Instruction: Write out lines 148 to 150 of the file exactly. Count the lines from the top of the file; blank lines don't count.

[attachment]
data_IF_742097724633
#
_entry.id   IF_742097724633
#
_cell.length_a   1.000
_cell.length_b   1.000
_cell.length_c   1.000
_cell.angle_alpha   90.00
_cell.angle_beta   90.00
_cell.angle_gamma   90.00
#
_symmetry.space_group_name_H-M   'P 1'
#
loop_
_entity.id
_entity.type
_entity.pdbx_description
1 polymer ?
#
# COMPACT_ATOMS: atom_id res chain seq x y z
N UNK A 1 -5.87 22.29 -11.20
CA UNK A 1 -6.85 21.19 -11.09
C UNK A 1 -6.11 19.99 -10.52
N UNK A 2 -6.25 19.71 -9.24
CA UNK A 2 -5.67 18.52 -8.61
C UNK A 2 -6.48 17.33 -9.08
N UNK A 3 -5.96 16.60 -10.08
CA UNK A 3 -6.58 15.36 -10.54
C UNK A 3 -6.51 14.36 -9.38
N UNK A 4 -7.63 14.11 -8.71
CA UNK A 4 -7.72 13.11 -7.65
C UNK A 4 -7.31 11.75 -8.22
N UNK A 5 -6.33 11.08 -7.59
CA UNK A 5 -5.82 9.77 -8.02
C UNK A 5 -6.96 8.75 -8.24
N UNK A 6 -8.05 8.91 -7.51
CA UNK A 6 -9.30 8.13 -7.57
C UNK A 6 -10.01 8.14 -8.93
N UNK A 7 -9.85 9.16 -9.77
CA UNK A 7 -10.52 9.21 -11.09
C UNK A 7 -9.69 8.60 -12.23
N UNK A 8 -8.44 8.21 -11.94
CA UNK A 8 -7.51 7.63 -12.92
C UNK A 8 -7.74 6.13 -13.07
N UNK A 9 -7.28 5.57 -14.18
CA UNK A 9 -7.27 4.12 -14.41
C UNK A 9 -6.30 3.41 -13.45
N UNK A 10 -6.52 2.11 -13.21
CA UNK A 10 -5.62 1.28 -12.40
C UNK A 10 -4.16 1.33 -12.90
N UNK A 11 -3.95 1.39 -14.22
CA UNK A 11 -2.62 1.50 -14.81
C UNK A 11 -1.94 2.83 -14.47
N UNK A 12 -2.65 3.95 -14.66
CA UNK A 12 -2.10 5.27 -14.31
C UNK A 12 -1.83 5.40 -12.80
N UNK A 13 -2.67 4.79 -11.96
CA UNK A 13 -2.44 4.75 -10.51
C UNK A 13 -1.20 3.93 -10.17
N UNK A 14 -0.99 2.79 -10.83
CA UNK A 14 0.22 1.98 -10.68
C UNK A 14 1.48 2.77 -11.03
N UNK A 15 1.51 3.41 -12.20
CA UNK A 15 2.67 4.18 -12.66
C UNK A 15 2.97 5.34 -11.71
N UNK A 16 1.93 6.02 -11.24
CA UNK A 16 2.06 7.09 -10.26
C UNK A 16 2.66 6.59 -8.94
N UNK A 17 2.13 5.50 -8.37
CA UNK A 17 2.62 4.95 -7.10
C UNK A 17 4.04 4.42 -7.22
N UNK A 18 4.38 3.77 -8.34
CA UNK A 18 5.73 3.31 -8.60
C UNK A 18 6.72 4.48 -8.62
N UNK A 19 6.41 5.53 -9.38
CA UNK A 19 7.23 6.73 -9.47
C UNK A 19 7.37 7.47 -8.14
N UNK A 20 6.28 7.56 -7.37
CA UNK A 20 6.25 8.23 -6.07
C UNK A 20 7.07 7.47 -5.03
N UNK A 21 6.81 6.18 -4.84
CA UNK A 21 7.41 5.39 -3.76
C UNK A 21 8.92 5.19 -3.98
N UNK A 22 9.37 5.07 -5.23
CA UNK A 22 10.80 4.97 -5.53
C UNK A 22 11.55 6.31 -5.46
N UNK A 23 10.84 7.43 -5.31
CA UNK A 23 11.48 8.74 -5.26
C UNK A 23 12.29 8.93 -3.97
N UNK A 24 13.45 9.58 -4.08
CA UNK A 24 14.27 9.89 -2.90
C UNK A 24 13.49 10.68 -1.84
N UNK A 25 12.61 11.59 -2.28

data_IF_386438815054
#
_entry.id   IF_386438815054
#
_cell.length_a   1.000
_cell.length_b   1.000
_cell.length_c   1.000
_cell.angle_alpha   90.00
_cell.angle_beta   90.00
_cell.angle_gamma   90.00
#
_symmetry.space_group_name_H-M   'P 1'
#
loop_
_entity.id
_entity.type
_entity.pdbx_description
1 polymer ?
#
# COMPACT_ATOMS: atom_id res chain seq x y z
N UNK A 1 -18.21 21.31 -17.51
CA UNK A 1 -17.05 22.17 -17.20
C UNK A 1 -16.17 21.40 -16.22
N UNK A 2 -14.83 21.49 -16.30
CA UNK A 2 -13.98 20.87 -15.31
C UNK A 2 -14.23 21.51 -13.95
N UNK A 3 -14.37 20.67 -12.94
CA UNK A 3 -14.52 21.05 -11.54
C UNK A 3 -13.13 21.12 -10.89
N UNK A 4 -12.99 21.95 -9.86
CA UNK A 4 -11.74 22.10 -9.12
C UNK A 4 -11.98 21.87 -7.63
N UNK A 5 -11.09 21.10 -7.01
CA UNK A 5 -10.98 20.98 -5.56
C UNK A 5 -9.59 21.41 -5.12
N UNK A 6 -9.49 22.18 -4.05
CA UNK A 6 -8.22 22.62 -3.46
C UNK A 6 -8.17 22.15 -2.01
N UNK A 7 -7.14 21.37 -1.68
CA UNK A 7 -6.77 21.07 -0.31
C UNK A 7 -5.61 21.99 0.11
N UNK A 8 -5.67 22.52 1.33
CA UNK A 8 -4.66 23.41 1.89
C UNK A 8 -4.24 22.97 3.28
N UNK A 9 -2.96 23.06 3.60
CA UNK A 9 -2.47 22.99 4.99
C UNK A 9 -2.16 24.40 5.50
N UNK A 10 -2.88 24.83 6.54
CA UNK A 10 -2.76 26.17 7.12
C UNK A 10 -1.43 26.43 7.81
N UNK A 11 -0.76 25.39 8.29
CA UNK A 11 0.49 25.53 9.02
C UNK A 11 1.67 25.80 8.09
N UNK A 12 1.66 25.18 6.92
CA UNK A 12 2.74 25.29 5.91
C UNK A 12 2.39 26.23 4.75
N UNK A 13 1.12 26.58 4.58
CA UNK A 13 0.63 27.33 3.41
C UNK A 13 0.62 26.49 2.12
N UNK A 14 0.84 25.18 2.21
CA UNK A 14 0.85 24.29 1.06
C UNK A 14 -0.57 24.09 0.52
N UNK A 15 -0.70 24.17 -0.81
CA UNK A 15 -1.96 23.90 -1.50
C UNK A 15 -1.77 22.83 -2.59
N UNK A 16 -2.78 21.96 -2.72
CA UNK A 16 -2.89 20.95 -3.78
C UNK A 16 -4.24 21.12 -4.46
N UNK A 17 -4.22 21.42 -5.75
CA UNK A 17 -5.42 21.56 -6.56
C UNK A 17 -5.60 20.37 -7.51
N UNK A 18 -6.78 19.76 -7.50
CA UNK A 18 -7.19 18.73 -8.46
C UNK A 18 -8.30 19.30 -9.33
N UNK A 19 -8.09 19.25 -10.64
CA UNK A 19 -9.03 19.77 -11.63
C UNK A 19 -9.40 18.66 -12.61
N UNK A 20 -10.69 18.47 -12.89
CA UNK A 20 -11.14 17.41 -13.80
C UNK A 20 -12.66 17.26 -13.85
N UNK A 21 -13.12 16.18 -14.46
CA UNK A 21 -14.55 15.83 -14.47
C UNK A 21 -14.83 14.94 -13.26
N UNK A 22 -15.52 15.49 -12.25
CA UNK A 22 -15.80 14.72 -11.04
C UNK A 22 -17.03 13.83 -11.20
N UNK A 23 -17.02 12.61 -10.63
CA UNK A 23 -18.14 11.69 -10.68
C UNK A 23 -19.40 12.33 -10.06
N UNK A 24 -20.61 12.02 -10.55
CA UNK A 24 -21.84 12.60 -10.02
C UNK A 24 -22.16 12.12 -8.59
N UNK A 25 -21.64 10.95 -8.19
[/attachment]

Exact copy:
CA UNK A 12 2.74 25.29 5.91
C UNK A 12 2.39 26.23 4.75
N UNK A 13 1.12 26.58 4.58